Hawaii School Reports - Hawaii History

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History of the Hawaiian Islands

Also See:
Ancient Times
Monarchy Years
Territorial Years
Statehood to Present
Hawaii Timeline
Key People & Events
Polynesian Voyaging
Kamehameha Dynasty
Captain Cook
Mark Twain
U.S. Civil War (whaling & sugar)
Pearl Harbor/WWII
Immigration Timeline
'Ohana Pages

History of Hawaii
Legends & Myths
Hawaii Museums

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Who's Telling the Story? Does it Matter?

Events and people in Hawaii's history have received a lot of attention in recent years -- the fact that you're reading this is evidence of that!

There are many differing interpretations of what Hawaii was like before western contact, the abilities and accomplishments of the rulers in leading the people of the islands into relationships with the wider world after centuries of near isolation, and what actually happened during the period where the sovereignty of the islands passed from the Kingdom of Hawai'i to the United States. There are as many differing opinions of what all of this means today.

When studying history, it's important to understand the difference between facts and interpretations or opinions. Some believe that sovereignty never did pass to the U.S., and this opinion is valid, so even the statement above would be considered interpretation! Others believe that the system of government chosen by the citizens of the United States is superior to any other, and this opinion is also valid, so these folks might think it's meaningless to say any more than Hawaii's now a state, everyone's better off, and all that stuff happened a long time ago, so what difference does it make? These are ONLY opinions and beliefs, though, they are not facts.

Another important consideration when studying history is that we need to try to put ourselves in the time and place of the people and events we study. Times were different. Customs were different. Even some of the laws were different. Neither Hawaii nor the United States was much then like each is today. No matter how significant or isolated any single event may seem, it should also be viewed in relation to other events, in the islands, in the United States; and around the world.

A final consideration is to remember that the writer of any history has a reason for writing what they do. This is called motive and can influence the way an event or person is described. Nearly all of what is written about Hawaii's history is tainted by the motivation of the writer, including what you're reading this instant!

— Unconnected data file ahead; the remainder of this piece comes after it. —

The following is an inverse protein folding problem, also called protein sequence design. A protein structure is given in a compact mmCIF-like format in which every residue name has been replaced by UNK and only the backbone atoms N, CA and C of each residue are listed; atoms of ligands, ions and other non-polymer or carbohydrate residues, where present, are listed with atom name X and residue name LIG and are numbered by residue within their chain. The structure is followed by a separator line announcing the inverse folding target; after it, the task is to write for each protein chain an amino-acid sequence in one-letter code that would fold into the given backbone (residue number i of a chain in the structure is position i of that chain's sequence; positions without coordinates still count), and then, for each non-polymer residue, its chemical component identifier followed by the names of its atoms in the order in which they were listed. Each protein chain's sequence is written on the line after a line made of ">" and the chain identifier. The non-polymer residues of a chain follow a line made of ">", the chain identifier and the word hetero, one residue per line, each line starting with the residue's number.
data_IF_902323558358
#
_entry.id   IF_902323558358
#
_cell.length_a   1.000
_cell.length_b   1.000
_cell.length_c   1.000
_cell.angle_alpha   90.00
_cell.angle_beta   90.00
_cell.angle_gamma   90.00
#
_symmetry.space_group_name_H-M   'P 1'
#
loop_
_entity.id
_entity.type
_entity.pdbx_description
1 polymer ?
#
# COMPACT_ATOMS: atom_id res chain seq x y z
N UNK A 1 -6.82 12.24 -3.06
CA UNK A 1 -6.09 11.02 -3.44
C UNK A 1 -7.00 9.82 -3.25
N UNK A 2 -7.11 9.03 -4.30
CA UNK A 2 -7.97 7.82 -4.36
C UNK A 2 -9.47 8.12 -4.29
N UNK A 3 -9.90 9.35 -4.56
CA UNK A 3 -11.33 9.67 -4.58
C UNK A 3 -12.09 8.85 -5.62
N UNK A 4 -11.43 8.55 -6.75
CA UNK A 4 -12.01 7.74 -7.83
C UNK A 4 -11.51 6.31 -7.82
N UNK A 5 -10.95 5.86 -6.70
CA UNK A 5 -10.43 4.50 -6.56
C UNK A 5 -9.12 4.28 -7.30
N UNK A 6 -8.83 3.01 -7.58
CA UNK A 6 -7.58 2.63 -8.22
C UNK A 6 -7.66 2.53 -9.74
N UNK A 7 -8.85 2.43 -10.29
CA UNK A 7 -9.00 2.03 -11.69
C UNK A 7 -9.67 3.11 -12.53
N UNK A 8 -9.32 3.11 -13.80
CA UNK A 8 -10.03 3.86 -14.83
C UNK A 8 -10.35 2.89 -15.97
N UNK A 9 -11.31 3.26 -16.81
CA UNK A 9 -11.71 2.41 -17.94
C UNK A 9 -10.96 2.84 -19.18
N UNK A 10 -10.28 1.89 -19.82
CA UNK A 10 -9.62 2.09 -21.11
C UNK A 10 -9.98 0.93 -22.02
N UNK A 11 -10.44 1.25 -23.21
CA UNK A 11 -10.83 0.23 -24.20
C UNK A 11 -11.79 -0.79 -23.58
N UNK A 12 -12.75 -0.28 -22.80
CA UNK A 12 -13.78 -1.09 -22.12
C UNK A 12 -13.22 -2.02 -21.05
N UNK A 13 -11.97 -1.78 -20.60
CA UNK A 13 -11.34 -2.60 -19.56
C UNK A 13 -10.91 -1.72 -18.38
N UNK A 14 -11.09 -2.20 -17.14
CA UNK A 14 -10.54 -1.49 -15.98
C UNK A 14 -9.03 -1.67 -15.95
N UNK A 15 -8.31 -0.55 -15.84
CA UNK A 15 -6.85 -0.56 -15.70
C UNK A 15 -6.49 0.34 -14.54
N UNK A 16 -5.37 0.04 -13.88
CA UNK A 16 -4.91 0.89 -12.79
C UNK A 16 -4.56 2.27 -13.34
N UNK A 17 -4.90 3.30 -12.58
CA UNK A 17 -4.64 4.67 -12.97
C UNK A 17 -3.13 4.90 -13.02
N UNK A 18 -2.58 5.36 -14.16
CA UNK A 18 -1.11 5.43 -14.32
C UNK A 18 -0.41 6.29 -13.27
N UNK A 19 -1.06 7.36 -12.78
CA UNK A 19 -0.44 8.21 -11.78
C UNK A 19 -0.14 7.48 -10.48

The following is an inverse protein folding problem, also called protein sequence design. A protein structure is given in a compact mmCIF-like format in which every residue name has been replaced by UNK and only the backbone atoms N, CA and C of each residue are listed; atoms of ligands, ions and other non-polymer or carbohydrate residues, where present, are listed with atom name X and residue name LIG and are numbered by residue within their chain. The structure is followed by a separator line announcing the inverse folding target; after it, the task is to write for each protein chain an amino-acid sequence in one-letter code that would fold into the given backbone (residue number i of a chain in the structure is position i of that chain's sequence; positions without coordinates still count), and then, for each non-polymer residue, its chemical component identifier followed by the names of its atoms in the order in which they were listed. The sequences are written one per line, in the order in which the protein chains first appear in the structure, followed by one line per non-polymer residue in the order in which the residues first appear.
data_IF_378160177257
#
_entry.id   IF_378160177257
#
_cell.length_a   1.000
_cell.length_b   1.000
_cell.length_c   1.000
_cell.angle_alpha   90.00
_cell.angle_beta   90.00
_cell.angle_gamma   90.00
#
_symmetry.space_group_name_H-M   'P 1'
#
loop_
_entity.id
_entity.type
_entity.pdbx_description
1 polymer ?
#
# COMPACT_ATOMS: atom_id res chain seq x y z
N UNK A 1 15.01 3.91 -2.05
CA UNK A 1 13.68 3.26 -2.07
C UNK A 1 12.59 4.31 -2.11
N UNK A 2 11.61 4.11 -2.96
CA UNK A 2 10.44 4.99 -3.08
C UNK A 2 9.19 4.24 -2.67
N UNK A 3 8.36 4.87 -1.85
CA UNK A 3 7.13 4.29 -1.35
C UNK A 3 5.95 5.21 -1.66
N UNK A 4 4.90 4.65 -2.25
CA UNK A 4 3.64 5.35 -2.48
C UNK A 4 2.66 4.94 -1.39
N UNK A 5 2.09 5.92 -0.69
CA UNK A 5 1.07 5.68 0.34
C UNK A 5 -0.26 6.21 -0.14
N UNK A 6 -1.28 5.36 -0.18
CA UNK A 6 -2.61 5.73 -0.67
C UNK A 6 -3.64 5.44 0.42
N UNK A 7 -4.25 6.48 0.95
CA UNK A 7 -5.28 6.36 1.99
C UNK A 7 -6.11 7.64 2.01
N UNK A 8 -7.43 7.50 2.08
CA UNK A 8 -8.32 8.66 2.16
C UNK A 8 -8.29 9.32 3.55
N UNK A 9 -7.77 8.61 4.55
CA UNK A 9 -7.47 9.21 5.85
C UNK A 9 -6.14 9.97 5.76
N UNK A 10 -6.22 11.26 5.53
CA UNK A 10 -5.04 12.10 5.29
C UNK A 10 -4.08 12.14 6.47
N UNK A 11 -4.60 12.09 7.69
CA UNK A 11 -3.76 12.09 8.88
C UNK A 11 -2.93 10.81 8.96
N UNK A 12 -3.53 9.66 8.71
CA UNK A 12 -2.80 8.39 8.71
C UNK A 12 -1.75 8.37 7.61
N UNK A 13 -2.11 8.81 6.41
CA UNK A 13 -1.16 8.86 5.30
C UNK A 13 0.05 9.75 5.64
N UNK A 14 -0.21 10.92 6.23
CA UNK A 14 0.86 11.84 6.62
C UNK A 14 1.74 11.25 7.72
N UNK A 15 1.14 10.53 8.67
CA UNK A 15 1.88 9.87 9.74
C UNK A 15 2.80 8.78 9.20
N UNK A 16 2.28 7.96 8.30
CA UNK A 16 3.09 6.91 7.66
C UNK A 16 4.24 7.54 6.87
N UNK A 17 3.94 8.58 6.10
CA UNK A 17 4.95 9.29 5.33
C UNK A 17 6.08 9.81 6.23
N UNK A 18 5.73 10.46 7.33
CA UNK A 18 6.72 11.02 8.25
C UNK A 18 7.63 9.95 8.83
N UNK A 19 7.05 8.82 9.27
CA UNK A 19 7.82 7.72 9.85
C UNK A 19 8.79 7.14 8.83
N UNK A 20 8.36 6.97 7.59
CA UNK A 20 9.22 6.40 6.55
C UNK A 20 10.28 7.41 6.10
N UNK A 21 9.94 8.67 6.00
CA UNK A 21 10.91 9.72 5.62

As you use the resources we've gathered here, please keep these things in mind. What we know of Hawaii's history is in as much flux as the times themselves. Much of what has been written would have us believe that pre-contact natives were savages, that the rulers were incompetent, and that the overthrow, annexation, and ultimately statehood was good for Hawaii, that it's what Hawaii's people wanted and that it's what the people of the United States wanted. As is often the case, it depends on who you ask!

We've divided Hawaii's history into four distinct periods:

  • Ancient Times - Contact
    Origins of the islands through European contact in the 18th Century: Volcanoes; Polynesian voyaging; first settlers; James Cook; Kamehameha the Great.
  • Monarchy Years
    19th Century: unification of the islands; missionaries; Kamehameha Dynasty; international relations; trade and commerce; immigration; constitutional government; Monarchs; overthrow of the Kingdom of Hawaii; transitional government.
  • Territorial Years
    20th Century: Annexation of Hawaii to the United States; territorial government; plantations; unions; Pearl Harbor; World War II; post-war business and politics.
  • Statehood to Present 
    Modern Hawaii: tourism; agriculture; military; education; economy; government; social and political issues.
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